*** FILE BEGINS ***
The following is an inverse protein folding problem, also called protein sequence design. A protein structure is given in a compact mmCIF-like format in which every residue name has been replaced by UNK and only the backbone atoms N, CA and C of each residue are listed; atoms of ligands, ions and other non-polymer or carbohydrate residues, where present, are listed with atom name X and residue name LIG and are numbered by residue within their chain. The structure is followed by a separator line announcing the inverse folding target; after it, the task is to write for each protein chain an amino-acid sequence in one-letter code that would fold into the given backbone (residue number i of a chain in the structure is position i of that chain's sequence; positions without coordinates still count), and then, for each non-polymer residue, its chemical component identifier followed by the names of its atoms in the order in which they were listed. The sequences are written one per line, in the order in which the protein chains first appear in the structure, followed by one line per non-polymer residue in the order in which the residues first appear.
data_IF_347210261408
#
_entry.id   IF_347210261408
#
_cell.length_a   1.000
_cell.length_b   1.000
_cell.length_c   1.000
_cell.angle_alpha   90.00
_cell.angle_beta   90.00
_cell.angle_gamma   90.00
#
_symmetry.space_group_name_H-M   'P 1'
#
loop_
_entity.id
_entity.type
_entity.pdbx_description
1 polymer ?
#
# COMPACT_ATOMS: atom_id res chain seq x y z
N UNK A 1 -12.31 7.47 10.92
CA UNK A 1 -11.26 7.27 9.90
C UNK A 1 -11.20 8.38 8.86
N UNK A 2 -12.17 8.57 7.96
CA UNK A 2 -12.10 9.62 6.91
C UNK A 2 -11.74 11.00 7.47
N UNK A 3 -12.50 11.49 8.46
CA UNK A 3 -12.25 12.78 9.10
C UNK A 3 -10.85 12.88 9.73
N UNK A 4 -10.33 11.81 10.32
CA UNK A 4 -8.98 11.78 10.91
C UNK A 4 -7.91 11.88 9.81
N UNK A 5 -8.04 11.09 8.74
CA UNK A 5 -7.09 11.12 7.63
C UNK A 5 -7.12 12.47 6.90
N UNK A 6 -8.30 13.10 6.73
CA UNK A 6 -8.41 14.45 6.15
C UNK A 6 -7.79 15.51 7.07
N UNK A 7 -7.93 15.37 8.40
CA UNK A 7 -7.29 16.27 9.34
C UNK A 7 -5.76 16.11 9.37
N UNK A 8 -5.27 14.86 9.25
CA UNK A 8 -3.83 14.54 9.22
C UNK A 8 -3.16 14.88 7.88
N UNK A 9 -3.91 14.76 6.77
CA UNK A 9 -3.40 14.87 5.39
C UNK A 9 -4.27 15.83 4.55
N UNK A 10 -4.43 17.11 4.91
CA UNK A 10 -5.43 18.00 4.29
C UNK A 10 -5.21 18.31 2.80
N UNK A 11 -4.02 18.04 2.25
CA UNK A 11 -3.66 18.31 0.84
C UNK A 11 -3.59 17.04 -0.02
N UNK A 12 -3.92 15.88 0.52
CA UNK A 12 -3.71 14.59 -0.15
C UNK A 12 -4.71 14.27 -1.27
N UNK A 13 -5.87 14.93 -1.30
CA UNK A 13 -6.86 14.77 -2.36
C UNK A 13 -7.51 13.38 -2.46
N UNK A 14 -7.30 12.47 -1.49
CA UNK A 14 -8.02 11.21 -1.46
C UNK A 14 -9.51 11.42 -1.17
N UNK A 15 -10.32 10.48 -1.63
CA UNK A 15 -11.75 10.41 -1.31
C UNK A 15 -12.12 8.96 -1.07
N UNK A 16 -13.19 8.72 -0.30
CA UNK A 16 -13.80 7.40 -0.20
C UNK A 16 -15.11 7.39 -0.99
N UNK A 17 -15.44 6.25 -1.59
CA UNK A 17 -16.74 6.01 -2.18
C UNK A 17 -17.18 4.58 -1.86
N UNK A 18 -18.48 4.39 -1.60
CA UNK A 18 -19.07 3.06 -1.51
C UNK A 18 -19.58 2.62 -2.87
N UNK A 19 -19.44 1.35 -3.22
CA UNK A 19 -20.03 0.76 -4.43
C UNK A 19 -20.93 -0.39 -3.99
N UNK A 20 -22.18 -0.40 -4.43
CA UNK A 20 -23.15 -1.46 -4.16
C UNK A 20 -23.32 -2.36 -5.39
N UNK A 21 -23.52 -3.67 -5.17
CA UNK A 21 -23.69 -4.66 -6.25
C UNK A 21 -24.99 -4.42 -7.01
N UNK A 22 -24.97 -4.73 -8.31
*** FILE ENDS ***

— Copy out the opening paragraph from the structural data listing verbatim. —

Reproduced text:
The following is an inverse protein folding problem, also called protein sequence design. A protein structure is given in a compact mmCIF-like format in which every residue name has been replaced by UNK and only the backbone atoms N, CA and C of each residue are listed; atoms of ligands, ions and other non-polymer or carbohydrate residues, where present, are listed with atom name X and residue name LIG and are numbered by residue within their chain. The structure is followed by a separator line announcing the inverse folding target; after it, the task is to write for each protein chain an amino-acid sequence in one-letter code that would fold into the given backbone (residue number i of a chain in the structure is position i of that chain's sequence; positions without coordinates still count), and then, for each non-polymer residue, its chemical component identifier followed by the names of its atoms in the order in which they were listed. The sequences are written one per line, in the order in which the protein chains first appear in the structure, followed by one line per non-polymer residue in the order in which the residues first appear.